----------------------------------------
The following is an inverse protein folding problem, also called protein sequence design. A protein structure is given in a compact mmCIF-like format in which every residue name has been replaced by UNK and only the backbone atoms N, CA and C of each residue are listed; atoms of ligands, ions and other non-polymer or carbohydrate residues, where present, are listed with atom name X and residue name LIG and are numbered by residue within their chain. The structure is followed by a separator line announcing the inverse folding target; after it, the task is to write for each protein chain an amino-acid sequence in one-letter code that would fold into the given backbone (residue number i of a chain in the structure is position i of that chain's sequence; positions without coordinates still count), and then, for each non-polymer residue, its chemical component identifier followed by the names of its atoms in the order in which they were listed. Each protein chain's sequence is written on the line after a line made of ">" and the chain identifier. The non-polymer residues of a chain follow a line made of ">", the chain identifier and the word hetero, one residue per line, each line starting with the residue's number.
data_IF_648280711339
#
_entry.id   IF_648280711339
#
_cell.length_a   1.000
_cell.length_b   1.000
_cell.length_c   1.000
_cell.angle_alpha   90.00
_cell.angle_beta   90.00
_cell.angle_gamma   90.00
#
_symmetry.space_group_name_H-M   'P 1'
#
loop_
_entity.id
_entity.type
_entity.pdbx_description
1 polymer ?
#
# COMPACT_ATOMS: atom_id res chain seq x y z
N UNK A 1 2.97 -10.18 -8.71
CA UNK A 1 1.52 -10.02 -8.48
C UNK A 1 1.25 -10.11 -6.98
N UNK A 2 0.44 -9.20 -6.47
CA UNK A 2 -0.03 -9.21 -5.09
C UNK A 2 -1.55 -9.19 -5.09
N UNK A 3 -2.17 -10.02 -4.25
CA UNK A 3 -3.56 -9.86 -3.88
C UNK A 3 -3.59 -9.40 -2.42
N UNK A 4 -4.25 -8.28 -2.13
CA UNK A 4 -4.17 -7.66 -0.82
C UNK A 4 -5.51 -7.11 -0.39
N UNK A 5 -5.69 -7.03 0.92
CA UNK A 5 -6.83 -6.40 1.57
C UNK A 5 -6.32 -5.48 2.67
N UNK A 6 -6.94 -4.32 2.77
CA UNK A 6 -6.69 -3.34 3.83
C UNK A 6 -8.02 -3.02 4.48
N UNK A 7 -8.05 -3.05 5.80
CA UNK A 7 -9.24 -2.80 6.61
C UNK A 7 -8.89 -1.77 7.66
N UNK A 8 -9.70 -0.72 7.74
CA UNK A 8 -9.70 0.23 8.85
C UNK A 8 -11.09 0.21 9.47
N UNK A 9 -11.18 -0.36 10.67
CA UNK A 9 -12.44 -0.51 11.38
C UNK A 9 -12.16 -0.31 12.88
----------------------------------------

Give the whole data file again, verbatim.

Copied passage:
The following is an inverse protein folding problem, also called protein sequence design. A protein structure is given in a compact mmCIF-like format in which every residue name has been replaced by UNK and only the backbone atoms N, CA and C of each residue are listed; atoms of ligands, ions and other non-polymer or carbohydrate residues, where present, are listed with atom name X and residue name LIG and are numbered by residue within their chain. The structure is followed by a separator line announcing the inverse folding target; after it, the task is to write for each protein chain an amino-acid sequence in one-letter code that would fold into the given backbone (residue number i of a chain in the structure is position i of that chain's sequence; positions without coordinates still count), and then, for each non-polymer residue, its chemical component identifier followed by the names of its atoms in the order in which they were listed. Each protein chain's sequence is written on the line after a line made of ">" and the chain identifier. The non-polymer residues of a chain follow a line made of ">", the chain identifier and the word hetero, one residue per line, each line starting with the residue's number.
data_IF_648280711339
#
_entry.id   IF_648280711339
#
_cell.length_a   1.000
_cell.length_b   1.000
_cell.length_c   1.000
_cell.angle_alpha   90.00
_cell.angle_beta   90.00
_cell.angle_gamma   90.00
#
_symmetry.space_group_name_H-M   'P 1'
#
loop_
_entity.id
_entity.type
_entity.pdbx_description
1 polymer ?
#
# COMPACT_ATOMS: atom_id res chain seq x y z
N UNK A 1 2.97 -10.18 -8.71
CA UNK A 1 1.52 -10.02 -8.48
C UNK A 1 1.25 -10.11 -6.98
N UNK A 2 0.44 -9.20 -6.47
CA UNK A 2 -0.03 -9.21 -5.09
C UNK A 2 -1.55 -9.19 -5.09
N UNK A 3 -2.17 -10.02 -4.25
CA UNK A 3 -3.56 -9.86 -3.88
C UNK A 3 -3.59 -9.40 -2.42
N UNK A 4 -4.25 -8.28 -2.13
CA UNK A 4 -4.17 -7.66 -0.82
C UNK A 4 -5.51 -7.11 -0.39
N UNK A 5 -5.69 -7.03 0.92
CA UNK A 5 -6.83 -6.40 1.57
C UNK A 5 -6.32 -5.48 2.67
N UNK A 6 -6.94 -4.32 2.77
CA UNK A 6 -6.69 -3.34 3.83
C UNK A 6 -8.02 -3.02 4.48
N UNK A 7 -8.05 -3.05 5.80
CA UNK A 7 -9.24 -2.80 6.61
C UNK A 7 -8.89 -1.77 7.66
N UNK A 8 -9.70 -0.72 7.74
CA UNK A 8 -9.70 0.23 8.85
C UNK A 8 -11.09 0.21 9.47
N UNK A 9 -11.18 -0.36 10.67
CA UNK A 9 -12.44 -0.51 11.38
C UNK A 9 -12.16 -0.31 12.88